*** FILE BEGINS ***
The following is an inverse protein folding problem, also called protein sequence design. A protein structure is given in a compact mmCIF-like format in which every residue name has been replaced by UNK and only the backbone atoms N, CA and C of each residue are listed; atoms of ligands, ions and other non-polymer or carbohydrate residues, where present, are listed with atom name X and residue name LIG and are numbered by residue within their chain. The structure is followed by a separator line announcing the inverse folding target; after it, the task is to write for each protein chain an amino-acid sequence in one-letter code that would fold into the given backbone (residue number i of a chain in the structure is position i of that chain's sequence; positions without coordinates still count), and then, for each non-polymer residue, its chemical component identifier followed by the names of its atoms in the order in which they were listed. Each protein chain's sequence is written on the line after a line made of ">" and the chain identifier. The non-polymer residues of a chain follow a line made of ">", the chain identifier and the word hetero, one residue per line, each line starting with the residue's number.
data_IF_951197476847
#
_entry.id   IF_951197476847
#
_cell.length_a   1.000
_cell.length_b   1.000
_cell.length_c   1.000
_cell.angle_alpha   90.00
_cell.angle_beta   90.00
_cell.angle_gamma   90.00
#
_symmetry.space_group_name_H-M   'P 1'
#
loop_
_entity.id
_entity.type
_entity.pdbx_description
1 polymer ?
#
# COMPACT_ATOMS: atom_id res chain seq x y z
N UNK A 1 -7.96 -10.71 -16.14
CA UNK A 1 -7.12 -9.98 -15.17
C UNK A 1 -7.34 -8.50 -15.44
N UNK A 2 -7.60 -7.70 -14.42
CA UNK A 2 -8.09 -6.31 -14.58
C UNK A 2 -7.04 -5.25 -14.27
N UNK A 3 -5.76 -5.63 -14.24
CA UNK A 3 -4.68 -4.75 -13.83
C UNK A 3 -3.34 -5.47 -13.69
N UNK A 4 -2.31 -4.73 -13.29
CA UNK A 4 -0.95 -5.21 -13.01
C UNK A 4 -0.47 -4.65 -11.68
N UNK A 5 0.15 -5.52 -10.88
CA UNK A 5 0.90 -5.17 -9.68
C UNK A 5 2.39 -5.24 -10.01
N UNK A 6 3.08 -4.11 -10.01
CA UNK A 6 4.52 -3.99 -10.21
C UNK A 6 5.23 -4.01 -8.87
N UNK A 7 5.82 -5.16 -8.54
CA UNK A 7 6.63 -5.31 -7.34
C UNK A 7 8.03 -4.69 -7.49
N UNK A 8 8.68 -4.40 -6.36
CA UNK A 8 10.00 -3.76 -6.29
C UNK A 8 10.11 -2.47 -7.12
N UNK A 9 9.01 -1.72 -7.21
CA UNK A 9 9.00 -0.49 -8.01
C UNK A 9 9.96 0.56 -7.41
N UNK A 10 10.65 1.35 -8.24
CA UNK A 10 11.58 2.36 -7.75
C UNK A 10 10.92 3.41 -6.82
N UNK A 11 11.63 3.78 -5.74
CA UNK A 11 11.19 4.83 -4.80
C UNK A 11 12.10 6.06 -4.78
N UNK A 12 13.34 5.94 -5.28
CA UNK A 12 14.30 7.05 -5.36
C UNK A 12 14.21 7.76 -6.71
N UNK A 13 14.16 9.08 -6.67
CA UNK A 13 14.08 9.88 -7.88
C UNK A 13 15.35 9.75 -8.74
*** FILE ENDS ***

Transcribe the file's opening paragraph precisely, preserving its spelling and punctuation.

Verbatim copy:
The following is an inverse protein folding problem, also called protein sequence design. A protein structure is given in a compact mmCIF-like format in which every residue name has been replaced by UNK and only the backbone atoms N, CA and C of each residue are listed; atoms of ligands, ions and other non-polymer or carbohydrate residues, where present, are listed with atom name X and residue name LIG and are numbered by residue within their chain. The structure is followed by a separator line announcing the inverse folding target; after it, the task is to write for each protein chain an amino-acid sequence in one-letter code that would fold into the given backbone (residue number i of a chain in the structure is position i of that chain's sequence; positions without coordinates still count), and then, for each non-polymer residue, its chemical component identifier followed by the names of its atoms in the order in which they were listed. Each protein chain's sequence is written on the line after a line made of ">" and the chain identifier. The non-polymer residues of a chain follow a line made of ">", the chain identifier and the word hetero, one residue per line, each line starting with the residue's number.